On his last night in New Jersey, a white friend came in from New York to treat him to dinner and a movie.  Baldwin writes how he could feel the tension of that year pulling tighter and tighter from the moment the ironic title of the film, This Land is Mine, flashed across the screen.  Afterwards, he and his friend stopped into the American Diner where the counterman glared at Baldwin and hissed, “We don’t serve Negroes here.”  In reply, Baldwin made a cutting remark about the diner’s name, but it wasn’t until he was on the street again that at last he snapped.  It was as though, he says, a cord connecting his head to his body had been severed, and so he walked on, without any plan or destination, every step mastered by body rather than mind, his only conscious desire “to do something to crush the white faces, which were crushing” him.

Moments later, he pushes through the doors of a swank restaurant, sits down at the first vacant table he sees, and waits until a frightened waitress approaches and whispers, somewhat apologetically, “We don’t serve Negroes here.”  Wanting to wrap his hands around her throat, he pretends not to have heard her, willing her to come closer to repeat the phrase.  When she doesn’t, he grabs a water pitcher from the table and hurls it at her, but she manages to duck, sending the pitcher crashing into a mirror behind the bar.

Suddenly awake to what he has done, he runs for the door and with difficulty escapes the knot of men who have caught him and begun to beat him.  Once outside, his white friend, who has been waiting in the shadows, tells him to run, then misdirects the police, allowing Baldwin to slip away and get back to his apartment.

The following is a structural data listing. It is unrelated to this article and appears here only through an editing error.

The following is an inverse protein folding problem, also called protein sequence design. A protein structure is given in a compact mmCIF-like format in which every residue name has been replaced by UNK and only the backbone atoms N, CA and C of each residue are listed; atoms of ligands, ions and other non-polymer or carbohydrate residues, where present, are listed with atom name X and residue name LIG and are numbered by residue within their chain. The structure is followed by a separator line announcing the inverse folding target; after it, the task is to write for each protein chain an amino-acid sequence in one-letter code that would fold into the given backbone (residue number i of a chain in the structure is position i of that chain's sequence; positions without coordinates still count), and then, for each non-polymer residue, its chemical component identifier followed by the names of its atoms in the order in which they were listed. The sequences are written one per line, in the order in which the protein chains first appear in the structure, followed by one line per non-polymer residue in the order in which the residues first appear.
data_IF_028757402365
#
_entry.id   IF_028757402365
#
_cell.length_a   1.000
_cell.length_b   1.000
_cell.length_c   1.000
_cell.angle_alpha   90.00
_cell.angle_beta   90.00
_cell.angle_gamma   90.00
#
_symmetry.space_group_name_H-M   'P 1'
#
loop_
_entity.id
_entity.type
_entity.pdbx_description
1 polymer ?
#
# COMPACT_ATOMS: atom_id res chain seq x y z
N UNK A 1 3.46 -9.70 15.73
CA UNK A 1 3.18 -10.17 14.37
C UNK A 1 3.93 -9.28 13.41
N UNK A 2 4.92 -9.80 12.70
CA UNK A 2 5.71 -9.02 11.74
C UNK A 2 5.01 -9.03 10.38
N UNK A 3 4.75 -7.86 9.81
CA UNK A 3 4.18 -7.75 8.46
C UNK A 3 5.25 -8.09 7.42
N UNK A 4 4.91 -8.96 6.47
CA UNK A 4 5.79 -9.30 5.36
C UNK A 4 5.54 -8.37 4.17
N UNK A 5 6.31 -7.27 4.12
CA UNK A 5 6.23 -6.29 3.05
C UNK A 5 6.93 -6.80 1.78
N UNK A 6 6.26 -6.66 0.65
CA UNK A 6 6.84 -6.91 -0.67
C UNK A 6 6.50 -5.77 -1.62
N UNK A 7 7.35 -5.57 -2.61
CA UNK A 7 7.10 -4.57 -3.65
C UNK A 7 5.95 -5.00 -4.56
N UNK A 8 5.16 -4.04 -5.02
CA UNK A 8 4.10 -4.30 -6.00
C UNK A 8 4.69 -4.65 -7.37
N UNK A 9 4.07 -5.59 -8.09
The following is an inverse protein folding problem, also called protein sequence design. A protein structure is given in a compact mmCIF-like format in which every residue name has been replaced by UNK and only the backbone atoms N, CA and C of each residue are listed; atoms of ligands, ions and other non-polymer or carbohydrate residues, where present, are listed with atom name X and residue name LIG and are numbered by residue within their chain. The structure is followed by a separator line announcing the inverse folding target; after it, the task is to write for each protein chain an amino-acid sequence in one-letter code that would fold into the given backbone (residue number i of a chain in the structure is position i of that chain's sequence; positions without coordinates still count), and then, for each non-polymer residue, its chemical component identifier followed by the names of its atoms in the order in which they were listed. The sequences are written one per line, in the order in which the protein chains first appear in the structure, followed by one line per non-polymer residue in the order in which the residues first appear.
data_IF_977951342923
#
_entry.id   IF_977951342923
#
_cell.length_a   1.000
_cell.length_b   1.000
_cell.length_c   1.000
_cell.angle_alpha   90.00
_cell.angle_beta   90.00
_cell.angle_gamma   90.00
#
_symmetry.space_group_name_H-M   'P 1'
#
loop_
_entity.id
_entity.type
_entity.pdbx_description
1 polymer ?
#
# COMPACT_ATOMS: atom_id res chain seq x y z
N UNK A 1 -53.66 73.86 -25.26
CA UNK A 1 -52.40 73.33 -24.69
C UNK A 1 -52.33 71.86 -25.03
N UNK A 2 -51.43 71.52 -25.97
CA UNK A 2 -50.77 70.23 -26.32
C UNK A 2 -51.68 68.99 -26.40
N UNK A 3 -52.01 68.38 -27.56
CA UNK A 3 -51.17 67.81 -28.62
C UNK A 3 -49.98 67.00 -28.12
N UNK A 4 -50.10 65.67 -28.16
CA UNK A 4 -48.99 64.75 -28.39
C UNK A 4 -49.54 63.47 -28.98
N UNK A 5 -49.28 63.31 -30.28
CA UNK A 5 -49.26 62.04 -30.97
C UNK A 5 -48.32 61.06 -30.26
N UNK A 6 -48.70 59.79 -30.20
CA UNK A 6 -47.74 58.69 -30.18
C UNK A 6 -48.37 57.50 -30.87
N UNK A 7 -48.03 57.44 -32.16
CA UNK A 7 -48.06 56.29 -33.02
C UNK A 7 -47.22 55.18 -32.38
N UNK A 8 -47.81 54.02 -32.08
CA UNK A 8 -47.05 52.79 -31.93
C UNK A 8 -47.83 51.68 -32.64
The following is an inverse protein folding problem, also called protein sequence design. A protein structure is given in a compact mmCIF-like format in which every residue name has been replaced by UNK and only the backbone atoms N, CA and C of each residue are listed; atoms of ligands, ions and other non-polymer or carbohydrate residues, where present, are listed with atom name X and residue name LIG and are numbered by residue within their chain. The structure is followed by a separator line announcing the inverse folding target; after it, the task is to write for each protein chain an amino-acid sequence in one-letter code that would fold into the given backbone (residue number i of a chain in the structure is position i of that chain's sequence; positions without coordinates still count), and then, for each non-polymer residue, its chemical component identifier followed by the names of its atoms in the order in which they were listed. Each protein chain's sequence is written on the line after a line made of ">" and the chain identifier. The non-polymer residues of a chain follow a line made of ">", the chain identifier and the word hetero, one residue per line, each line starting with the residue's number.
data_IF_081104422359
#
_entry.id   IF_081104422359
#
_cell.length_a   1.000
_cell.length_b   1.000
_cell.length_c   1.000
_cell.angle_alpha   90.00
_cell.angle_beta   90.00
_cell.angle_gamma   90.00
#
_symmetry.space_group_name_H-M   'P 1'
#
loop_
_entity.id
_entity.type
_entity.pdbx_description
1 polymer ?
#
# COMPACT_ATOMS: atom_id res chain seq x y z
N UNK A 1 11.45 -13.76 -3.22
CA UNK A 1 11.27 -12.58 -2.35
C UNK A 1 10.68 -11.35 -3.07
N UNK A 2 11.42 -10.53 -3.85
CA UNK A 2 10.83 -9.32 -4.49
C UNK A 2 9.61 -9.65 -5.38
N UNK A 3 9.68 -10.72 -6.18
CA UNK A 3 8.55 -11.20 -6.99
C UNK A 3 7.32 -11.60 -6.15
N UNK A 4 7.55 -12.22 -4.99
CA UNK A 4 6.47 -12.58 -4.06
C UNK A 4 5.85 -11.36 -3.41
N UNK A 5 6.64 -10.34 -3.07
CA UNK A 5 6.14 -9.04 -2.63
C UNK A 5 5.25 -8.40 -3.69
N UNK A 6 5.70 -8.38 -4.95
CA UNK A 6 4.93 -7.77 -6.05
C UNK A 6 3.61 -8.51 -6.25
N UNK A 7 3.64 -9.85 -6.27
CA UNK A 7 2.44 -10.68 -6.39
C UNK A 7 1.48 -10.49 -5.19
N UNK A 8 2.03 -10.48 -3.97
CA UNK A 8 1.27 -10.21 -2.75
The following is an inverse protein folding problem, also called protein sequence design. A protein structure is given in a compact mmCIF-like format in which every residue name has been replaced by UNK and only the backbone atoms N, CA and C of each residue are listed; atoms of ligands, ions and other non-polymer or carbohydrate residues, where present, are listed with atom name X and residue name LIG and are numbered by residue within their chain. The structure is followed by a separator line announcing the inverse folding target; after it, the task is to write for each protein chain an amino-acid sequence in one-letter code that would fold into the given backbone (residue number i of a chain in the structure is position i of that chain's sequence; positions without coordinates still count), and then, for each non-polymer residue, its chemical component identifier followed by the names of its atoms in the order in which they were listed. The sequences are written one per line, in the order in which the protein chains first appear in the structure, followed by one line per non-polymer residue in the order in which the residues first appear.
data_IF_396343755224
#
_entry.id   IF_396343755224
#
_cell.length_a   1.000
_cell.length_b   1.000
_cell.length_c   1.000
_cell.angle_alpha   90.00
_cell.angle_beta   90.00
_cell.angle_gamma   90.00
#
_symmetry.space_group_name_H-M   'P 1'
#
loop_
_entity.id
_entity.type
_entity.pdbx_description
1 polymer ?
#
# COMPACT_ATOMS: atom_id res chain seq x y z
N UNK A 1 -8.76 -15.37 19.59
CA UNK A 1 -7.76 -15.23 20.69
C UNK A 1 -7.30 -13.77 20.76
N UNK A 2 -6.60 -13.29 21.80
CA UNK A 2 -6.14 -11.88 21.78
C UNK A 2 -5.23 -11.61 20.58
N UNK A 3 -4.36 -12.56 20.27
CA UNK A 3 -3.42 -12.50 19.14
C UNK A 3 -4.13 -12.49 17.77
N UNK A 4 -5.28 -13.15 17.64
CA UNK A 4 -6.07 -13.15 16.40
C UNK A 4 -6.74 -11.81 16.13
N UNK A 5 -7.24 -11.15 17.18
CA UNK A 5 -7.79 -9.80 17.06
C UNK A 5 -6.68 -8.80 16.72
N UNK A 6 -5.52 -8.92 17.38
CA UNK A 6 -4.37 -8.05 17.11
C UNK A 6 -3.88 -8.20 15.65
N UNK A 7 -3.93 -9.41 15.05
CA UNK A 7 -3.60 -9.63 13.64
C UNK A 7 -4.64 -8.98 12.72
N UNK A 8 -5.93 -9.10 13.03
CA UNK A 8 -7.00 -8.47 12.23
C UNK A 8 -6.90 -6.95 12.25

Over the next several hours, he relives the incident dozens of times, realizing that he could easily have been killed.  But he must also face, to his own horror, that he himself “had been ready to commit murder.”  He continues:  “I saw nothing clearly but I did see this:  that my life, my real life, was in danger, and not from anything other people might do but from the hatred I carried in my own heart.”

 

 

 

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The Gift of Black Beauty

The Gift of Black Beauty

I was seven, my hands and stomach trembling together as they always did on Christmas mornings—especially when the package laid in my lap was a crisply wrapped rectangle, heavy for its size and thickness, obviously a book.  Other packages I tore into like a savage, but books I unwrapped slowly, sliding my fingers under the seam of the wrapping paper, caressing the surface of the still-hidden book as if I could read Braille.